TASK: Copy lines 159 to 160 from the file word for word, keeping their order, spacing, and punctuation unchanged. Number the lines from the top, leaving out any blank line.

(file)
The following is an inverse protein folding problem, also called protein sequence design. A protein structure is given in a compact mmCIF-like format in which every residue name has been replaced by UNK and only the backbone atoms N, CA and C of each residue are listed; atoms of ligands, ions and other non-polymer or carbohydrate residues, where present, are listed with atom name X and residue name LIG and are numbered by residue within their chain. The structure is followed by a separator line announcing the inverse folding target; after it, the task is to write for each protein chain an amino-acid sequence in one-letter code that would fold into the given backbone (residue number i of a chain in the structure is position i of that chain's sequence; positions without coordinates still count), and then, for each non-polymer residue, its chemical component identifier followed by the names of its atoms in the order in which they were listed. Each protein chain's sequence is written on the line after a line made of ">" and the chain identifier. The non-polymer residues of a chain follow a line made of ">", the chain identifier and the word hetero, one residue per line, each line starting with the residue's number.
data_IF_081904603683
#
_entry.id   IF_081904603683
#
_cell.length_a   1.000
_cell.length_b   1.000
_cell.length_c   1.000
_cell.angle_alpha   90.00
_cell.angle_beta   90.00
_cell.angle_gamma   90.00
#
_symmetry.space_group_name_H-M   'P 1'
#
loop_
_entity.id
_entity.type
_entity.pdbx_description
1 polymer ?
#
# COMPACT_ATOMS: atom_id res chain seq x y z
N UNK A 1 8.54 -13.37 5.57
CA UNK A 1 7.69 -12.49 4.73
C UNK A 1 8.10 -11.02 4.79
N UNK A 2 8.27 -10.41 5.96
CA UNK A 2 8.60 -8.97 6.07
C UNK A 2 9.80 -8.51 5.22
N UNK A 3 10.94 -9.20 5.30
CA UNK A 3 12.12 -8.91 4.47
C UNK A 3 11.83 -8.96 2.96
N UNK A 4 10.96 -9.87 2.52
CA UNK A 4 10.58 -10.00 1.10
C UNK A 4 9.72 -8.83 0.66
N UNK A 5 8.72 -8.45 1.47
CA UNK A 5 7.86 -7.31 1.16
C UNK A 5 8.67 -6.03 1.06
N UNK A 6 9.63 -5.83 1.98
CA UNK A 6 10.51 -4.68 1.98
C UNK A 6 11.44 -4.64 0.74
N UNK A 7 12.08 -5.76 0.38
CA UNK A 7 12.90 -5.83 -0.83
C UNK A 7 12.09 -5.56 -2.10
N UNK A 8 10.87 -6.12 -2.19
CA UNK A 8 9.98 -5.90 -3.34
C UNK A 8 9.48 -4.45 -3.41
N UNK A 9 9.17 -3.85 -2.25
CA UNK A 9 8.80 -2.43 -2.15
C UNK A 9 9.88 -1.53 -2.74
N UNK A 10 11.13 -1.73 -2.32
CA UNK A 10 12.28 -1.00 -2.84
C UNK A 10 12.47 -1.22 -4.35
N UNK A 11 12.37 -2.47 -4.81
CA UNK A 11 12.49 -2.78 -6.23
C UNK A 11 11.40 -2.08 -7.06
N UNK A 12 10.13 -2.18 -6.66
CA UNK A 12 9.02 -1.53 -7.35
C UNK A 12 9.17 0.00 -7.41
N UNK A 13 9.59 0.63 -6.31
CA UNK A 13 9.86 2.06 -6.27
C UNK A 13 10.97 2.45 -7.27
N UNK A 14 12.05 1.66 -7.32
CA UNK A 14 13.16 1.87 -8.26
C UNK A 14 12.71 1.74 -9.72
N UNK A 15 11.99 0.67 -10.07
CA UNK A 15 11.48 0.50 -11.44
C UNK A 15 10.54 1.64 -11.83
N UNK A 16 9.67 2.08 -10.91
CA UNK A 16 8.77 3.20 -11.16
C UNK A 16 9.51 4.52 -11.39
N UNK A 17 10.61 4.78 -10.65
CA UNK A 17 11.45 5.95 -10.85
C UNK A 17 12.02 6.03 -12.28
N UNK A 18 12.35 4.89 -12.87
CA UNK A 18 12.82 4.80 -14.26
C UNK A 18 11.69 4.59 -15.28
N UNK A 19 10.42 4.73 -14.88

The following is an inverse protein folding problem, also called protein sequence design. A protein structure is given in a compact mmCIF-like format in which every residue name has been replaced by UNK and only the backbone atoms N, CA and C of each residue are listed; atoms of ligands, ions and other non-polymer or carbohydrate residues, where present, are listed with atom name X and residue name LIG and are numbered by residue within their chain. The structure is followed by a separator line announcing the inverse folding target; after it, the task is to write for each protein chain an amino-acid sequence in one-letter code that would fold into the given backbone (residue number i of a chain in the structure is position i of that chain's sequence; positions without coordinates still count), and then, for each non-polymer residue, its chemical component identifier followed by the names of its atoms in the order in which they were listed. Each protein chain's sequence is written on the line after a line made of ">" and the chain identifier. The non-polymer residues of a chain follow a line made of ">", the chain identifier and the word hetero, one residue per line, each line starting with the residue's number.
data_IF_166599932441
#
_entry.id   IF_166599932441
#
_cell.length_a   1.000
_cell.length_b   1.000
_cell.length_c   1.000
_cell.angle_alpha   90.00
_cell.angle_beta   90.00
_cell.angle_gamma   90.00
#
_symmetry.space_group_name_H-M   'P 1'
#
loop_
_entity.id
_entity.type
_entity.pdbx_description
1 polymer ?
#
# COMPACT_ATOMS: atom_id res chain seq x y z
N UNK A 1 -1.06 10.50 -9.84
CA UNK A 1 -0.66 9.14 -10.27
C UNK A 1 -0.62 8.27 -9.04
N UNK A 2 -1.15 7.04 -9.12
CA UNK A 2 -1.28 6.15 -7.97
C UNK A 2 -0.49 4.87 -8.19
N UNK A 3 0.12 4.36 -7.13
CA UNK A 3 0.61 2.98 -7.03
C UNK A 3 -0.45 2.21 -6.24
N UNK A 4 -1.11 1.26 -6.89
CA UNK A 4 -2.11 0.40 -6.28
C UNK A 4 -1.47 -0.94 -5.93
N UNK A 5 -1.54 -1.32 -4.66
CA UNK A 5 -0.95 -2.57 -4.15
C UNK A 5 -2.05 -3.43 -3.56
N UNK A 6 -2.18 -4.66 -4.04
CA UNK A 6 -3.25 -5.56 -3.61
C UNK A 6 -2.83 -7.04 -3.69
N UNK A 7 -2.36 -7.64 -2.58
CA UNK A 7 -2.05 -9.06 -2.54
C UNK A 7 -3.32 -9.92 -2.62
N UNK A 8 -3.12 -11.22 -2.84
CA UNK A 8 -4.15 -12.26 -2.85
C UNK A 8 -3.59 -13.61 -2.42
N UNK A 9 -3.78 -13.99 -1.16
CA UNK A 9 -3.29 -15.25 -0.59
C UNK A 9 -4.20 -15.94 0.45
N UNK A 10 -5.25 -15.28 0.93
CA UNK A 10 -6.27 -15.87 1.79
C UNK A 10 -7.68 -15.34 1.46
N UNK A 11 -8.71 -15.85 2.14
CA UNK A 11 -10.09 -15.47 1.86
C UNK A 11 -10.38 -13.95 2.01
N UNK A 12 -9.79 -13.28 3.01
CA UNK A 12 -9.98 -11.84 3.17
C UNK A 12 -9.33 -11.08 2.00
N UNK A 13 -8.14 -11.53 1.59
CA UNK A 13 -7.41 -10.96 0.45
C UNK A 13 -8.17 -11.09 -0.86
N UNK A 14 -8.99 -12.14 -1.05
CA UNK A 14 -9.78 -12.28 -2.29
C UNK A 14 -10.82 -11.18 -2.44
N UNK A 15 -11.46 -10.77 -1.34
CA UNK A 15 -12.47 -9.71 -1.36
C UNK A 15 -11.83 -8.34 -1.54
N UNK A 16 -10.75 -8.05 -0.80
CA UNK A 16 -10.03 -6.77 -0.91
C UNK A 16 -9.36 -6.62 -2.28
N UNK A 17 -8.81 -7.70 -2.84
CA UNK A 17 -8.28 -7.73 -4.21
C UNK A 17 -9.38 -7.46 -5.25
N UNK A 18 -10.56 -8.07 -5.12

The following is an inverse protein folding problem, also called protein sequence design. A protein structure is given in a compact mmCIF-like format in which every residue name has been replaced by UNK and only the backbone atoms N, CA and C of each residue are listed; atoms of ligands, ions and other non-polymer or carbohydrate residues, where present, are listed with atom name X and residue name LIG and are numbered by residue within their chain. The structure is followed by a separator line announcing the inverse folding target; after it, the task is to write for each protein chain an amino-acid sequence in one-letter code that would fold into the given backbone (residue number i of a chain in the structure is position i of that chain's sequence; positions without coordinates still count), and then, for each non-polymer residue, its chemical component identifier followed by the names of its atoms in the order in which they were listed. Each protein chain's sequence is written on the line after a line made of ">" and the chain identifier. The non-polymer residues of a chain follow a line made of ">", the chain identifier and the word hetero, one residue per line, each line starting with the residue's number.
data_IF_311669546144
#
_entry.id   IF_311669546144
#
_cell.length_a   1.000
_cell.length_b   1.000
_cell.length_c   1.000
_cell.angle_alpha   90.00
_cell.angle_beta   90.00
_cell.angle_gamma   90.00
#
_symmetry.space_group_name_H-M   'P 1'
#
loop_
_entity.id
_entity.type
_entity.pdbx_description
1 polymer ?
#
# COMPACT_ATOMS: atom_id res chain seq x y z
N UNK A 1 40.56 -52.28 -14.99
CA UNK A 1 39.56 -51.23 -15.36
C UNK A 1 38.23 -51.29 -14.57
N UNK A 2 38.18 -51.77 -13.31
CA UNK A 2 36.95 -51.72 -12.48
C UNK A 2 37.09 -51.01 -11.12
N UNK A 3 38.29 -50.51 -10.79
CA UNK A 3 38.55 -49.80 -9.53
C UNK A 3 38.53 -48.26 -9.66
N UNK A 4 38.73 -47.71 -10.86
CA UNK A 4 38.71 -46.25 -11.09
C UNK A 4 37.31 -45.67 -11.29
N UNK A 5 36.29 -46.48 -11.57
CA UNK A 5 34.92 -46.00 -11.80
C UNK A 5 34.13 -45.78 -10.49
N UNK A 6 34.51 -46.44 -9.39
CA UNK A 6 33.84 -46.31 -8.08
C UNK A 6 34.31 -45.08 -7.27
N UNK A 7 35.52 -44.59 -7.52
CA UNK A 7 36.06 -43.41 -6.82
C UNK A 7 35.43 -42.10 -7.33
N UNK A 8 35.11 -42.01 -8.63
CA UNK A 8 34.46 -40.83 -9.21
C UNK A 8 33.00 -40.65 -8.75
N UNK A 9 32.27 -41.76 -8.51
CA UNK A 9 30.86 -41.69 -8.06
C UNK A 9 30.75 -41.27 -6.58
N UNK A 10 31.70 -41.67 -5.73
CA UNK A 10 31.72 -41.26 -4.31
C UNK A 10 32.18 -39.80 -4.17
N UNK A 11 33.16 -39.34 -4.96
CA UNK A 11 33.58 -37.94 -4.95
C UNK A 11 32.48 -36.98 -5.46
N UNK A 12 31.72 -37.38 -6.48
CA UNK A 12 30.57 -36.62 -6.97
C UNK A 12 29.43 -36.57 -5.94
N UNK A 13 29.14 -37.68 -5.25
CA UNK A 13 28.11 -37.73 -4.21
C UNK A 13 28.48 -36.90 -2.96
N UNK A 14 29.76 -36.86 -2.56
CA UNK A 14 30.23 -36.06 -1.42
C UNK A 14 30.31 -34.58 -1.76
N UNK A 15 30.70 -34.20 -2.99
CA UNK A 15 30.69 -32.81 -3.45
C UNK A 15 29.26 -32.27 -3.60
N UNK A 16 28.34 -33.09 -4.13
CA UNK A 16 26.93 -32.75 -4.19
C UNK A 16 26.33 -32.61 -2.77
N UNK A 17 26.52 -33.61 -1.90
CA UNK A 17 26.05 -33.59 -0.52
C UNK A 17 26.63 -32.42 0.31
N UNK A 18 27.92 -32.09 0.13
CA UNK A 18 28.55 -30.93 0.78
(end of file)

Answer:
_cell.angle_beta   90.00
_cell.angle_gamma   90.00